Dr. Trita Parsi, the President of this group was ex-congressman Bob Ney’s advisor who is serving now a 30-month jail term for bribery and lobbying for the Islamic Regime among other things. NIAC was promoting Bob Ney for years as a friend of Iranian people!

It is so ironic that the event organized by NIAC is going to discuss the human rights situation in Iran . This event is a mockery of human rights and an insult to all those who have paid dearly in Iran for standing for their rights. It should not be promoted by the Human Rights organizations.

P.O. Box 2037, P.V.P. , CA 90274
Tel: (310) 377-4590 ; Fax: (310) 377-3103
E-Mail: ; URL:


For Immediate Release: 01/08/07

Amnesty International today welcomed last night's unanimous vote by the UN Security Council to send a newly strengthened African Union-United Nations force to Darfur in Sudan but warned that the force must be deployed urgently, resourced effectively and be given the full support of the Sudanese Government.
"Hundreds of thousands have died because of the conflict in Darfur and more than two million people have been driven from their homes. The truth is the people of Darfur are living in the midst of a massive humanitarian and human rights crisis. They can wait no longer for protection: it must be delivered immediately, effectively and with a full mandate to protect civilians from further violence," said Amnesty International's Secretary General Irene Khan
Yesterday's adoption by the UN Security Council of resolution 1769 gives some long awaited hope to the millions of Darfuris. But it is now essential that UN member states provide the resources necessary to swiftly deploy an effective force with a strong human rights component. This must include the capacity and authority to monitor and investigate human rights violations, including all cases of rape and other forms of sexual violence, and to report publicly on all human rights abuses.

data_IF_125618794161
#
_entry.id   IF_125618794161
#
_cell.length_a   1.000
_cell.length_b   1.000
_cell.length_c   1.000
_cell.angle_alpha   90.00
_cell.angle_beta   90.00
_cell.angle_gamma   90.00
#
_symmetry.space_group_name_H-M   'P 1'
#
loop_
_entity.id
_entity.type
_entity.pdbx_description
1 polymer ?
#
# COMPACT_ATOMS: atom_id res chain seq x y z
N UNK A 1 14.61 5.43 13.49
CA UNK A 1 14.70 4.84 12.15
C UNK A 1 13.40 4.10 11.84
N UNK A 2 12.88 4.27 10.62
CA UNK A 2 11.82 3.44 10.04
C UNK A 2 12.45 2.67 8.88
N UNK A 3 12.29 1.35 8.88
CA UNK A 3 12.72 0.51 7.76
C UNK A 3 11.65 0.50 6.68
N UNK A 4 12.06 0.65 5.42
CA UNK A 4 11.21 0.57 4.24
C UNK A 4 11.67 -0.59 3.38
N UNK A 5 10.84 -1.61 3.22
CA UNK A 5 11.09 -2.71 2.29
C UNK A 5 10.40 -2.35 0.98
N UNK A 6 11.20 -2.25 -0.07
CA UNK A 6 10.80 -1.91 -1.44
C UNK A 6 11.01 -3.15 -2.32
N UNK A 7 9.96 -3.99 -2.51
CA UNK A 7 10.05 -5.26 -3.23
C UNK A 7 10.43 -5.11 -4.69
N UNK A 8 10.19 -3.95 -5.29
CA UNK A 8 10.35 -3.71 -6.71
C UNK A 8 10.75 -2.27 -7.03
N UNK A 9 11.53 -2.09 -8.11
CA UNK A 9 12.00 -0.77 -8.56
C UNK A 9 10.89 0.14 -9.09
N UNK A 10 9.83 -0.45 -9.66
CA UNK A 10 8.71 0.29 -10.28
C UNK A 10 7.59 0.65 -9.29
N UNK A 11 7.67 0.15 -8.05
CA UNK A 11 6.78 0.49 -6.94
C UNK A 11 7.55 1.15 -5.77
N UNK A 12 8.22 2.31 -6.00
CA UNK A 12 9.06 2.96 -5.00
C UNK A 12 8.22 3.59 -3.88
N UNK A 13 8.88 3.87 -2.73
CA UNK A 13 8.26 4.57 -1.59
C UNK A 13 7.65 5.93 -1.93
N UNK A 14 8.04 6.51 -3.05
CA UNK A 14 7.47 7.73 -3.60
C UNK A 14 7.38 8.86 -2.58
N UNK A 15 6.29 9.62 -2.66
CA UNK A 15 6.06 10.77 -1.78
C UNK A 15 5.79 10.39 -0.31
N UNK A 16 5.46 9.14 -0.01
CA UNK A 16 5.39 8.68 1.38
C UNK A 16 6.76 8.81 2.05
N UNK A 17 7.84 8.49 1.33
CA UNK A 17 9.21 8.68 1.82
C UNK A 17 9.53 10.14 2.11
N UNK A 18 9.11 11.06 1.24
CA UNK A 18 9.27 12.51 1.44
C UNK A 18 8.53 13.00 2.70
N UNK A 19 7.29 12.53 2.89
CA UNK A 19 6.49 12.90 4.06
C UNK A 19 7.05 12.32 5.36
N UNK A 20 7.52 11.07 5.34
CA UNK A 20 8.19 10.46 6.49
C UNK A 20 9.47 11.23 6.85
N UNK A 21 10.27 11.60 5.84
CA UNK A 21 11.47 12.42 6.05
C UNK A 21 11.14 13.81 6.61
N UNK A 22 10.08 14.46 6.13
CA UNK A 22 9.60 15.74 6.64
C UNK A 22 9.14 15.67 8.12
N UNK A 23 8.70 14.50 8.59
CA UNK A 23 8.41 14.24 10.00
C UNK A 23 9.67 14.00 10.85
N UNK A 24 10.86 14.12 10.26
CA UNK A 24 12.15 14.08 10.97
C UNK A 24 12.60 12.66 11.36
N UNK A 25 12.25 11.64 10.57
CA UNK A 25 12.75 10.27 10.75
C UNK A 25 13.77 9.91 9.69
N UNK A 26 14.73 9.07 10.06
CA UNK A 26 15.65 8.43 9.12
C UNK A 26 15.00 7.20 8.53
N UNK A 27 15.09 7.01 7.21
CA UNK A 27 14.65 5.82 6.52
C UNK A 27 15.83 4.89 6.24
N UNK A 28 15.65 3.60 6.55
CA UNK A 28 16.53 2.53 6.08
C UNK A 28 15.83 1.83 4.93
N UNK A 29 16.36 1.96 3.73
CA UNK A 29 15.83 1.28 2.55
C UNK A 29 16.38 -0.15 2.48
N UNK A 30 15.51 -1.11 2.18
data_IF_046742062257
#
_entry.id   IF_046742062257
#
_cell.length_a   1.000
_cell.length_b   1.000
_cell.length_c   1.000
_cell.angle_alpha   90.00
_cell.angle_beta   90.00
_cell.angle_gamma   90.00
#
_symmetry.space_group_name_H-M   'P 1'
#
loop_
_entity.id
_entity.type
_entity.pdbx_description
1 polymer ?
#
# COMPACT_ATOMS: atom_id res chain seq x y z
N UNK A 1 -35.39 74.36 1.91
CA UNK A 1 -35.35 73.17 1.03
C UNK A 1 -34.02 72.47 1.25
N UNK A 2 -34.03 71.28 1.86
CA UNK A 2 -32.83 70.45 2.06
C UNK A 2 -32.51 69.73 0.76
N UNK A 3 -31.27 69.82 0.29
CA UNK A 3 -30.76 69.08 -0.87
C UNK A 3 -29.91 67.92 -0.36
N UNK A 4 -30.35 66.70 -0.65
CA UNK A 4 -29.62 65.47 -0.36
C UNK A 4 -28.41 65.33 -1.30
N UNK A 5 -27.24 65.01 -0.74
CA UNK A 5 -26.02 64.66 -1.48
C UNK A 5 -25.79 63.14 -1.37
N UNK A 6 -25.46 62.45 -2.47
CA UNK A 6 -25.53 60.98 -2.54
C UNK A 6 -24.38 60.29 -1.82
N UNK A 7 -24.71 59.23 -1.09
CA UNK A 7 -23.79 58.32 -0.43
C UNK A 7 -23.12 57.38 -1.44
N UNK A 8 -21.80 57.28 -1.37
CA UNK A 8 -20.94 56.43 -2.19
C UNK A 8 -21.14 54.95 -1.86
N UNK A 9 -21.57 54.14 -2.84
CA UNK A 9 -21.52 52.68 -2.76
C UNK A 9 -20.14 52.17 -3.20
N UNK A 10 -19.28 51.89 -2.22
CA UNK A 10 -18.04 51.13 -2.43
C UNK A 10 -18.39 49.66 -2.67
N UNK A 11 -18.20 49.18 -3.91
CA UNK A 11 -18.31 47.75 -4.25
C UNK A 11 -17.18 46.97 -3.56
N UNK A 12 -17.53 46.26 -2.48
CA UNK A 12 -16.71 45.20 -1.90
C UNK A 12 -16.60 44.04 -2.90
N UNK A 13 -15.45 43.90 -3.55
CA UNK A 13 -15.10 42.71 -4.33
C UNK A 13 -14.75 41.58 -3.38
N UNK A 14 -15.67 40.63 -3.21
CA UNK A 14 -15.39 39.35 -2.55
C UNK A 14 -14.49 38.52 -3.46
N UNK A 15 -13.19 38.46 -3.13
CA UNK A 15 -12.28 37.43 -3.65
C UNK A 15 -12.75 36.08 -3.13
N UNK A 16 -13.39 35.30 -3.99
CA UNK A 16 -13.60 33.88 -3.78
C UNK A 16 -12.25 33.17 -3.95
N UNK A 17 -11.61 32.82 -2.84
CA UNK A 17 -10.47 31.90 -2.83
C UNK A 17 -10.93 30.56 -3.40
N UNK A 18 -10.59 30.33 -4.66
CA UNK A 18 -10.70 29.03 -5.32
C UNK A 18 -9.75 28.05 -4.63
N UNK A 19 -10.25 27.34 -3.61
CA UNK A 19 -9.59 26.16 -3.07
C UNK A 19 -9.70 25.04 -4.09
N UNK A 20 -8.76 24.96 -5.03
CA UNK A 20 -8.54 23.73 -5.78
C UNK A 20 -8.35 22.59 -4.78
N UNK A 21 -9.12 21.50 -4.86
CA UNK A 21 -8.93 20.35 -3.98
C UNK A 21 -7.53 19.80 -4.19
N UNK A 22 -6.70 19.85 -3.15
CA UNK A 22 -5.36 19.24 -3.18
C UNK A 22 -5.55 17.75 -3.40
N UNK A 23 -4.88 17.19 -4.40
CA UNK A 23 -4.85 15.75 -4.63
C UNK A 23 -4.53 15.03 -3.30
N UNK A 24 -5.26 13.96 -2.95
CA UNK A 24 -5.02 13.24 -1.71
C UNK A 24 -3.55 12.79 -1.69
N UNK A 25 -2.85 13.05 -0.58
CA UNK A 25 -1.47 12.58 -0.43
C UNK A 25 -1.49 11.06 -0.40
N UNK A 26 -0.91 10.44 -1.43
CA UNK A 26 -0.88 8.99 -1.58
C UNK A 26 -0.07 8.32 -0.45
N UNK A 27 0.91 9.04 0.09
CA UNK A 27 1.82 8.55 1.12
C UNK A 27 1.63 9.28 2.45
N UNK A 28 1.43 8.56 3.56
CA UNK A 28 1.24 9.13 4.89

Deployed in a region awash with arms, the United Nations must ensure the forces can oversee the disarmament and demobilization of government supported Janjawid militia. The new resolution only allows the force to monitor "whether any arms or related material are present in Darfur" and urgently needs to be strengthened.
Amnesty International also urges the UN Security Council to ensure that the current arms embargo is effectively enforced.
"Given the Sudanese Government's past record of obstructing such deployments, we urge the Government to facilitate the rapid deployment of the new force," said Irene Khan "The people of Darfur have been offered too many words and too many resolutions. Now is the time for effective action."



For Immediate Release: 02/08/07

Human Rights First welcomes the adoption of Resolution 1769 establishing the AU/UN Hybrid operation in Darfur (UNAMID) by the Security Council this Tuesday afternoon.

By acting unanimously, the members of the Security Council have demonstrated their strong commitment to end the ongoing violence in Darfur.
It is particularly important that the resolution gives the Hybrid operation a clear mandate for the protection of aid workers and civilians against armed attacks. The fact that UNAMID has been established under Chapter VII of the United Nations Charter and is expressly authorized to take the necessary action to prevent such attacks means that the Hybrid force will have the power to use armed force, including preventative force, should it prove necessary to implement that mandate.
HRF also welcomes the ambitious timetable fixed by the resolution for the deployment of UNAMID. The resolution, however, will not automatically change the bleak reality on the ground in Darfur, as it most likely will take more than a year for the Hybrid force to be fully deployed.